“Mataio is spectacular with his hands,” freshman defensive end Eric Gregory said. “He’s just relentless, he’s tough. He’s got a great motor.”
Junior offensive tackle Chibueze Nwanna, a transfer from Lackawanna (Pa.) Community College, went against Soli in the spring.
“His hands are something crazy,” Nwanna said. “He’s always swiping and working. If his first move doesn’t work, he’ll come at you with a second move or a third move. He told me he learned that from his dad.”
Junior Soli said it was fun to coach his son in high school, but it also had its challenges.
“It was good and bad,” he said. “Most players, when they’re done with practice, they go home and get away from football. But Mataio had an in-house coach.”
Mataio Soli said it was a blessing to be coached by his father.
“It was great learning from him all the time,” Soli said. “Since he coached my position, we could work out whenever we wanted.
“It was a good setup for me. He always pushed me to be better. I’m glad he did that, because it worked out well.”
In the spring, Soli worked at right defensive end and took reps behind seniors Gabe Richardson and Jamario Bell.
“They both did a great job of helping me,” Soli said. “They showed me how to play.”
Morris said Soli is quiet most of the time.
“He doesn’t say much, which is good,” Morris said. “I like that, because he just comes to work and puts the work in.”
Soli said he didn’t realize he had two tackles for losses in the Red-White game.
“I didn’t keep track,” he said. “But I feel like I had a pretty good game, because if I didn’t my dad would have been on me.”
Junior Soli and his wife, Karen, attended the Red-White game.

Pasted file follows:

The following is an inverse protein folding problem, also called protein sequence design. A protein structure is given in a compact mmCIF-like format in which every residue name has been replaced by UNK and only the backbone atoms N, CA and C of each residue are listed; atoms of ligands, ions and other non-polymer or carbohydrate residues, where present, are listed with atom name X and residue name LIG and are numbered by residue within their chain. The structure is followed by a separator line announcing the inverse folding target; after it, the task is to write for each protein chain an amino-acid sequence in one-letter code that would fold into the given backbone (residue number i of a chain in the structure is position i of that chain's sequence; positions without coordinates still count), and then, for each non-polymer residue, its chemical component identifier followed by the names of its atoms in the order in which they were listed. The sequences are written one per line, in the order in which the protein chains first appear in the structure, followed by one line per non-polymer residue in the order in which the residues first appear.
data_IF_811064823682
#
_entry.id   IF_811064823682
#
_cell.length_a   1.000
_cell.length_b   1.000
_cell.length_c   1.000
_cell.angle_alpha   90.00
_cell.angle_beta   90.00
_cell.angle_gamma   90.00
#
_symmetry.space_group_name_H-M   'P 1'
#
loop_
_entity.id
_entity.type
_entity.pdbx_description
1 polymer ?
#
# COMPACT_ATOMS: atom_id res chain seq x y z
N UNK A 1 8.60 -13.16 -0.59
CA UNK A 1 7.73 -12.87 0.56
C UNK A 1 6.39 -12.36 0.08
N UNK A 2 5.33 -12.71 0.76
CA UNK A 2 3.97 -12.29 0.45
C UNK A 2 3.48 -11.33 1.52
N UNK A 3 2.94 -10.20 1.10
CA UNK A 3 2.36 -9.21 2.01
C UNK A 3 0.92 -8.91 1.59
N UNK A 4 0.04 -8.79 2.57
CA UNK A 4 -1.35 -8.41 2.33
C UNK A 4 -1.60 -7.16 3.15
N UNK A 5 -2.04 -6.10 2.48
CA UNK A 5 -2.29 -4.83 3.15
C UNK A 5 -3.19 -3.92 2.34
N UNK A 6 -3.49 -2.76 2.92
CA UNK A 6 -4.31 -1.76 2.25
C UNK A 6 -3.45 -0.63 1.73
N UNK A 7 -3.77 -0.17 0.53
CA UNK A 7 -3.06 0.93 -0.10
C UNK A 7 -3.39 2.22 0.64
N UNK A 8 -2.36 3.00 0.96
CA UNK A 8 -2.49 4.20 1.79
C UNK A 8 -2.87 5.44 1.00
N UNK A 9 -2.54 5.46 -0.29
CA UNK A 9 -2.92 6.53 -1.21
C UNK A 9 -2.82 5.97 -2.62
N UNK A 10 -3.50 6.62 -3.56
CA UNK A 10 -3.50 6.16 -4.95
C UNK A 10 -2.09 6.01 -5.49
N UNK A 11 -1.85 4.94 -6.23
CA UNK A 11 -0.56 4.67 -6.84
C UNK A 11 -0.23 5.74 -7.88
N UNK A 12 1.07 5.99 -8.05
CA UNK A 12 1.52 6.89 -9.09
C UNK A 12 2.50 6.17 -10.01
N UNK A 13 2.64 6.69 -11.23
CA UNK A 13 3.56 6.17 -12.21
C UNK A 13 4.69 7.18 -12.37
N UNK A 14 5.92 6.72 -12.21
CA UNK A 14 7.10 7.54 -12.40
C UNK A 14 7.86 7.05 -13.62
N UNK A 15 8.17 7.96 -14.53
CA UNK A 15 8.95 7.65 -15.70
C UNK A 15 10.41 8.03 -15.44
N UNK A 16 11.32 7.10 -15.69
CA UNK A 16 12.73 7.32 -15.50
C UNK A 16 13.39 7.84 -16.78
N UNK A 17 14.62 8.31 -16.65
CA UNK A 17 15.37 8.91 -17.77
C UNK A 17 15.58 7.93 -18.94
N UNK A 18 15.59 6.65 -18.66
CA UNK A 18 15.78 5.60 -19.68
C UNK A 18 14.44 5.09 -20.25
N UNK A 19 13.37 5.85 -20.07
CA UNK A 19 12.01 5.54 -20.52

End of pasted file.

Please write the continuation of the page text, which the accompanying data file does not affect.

“Watching Mataio, it looks like he’s making a smooth transition into Division I football,” Junior Soli said. “He’s put on some good weight, but it doesn’t look like he’s missing a step.”
Mataio Soli, 6-4, said he’s up to 240 pounds after playing at 215 last season.
“The added weight makes me more dangerous,” he said. “Makes me stronger. I’ll be able to handle the big offensive tackles better.
“It hasn’t affected my speed at all. I’ve still got that quick first step.
“I feel great, but I think I can get even more good weight on before the season. I plan on doing that.”
Soli said a good performance in the Red-White game was a boost going into summer workouts.
“It does a lot for your confidence,” he said. “Just a few months before you were playing with kids, and now you’re with grown men, and you’re still being successful.”
Soli said he’s eager to play this season, but he’s not worried about his role on the team.
“I’m leaving it in God’s hands and leaving it in the coaches’ hands,” he said. “I know I’m ready to play. It’s whenever they call my number.”
Soli is grateful he was an early enrollee.
“I promise you, it’s the best thing you can do,” he said. “It benefited me a lot, because I don’t even feel I’m a freshman to be honest with you. I’ve already been through spring ball, and I’ve bonded with most everybody on the team.”
Junior Soli said he didn’t know whether his son would go to Arkansas until Mataio told his parents he was committing to the Razorbacks during his official visit last summer.
“It was totally Mataio’s decision,” Junior Soli said. “Mataio’s the one that has to go to class. He’s the one that has to work out and practice and deal with the coaches.
“That wasn’t going to be our decision, that was going to be his decision to make, because he’s the one that’s going to have to experience all that.
“It just so happened Arkansas was the right place for him, just like it was the right place for me.”
The 11th in a summer series featuring newcomers to the Arkansas football team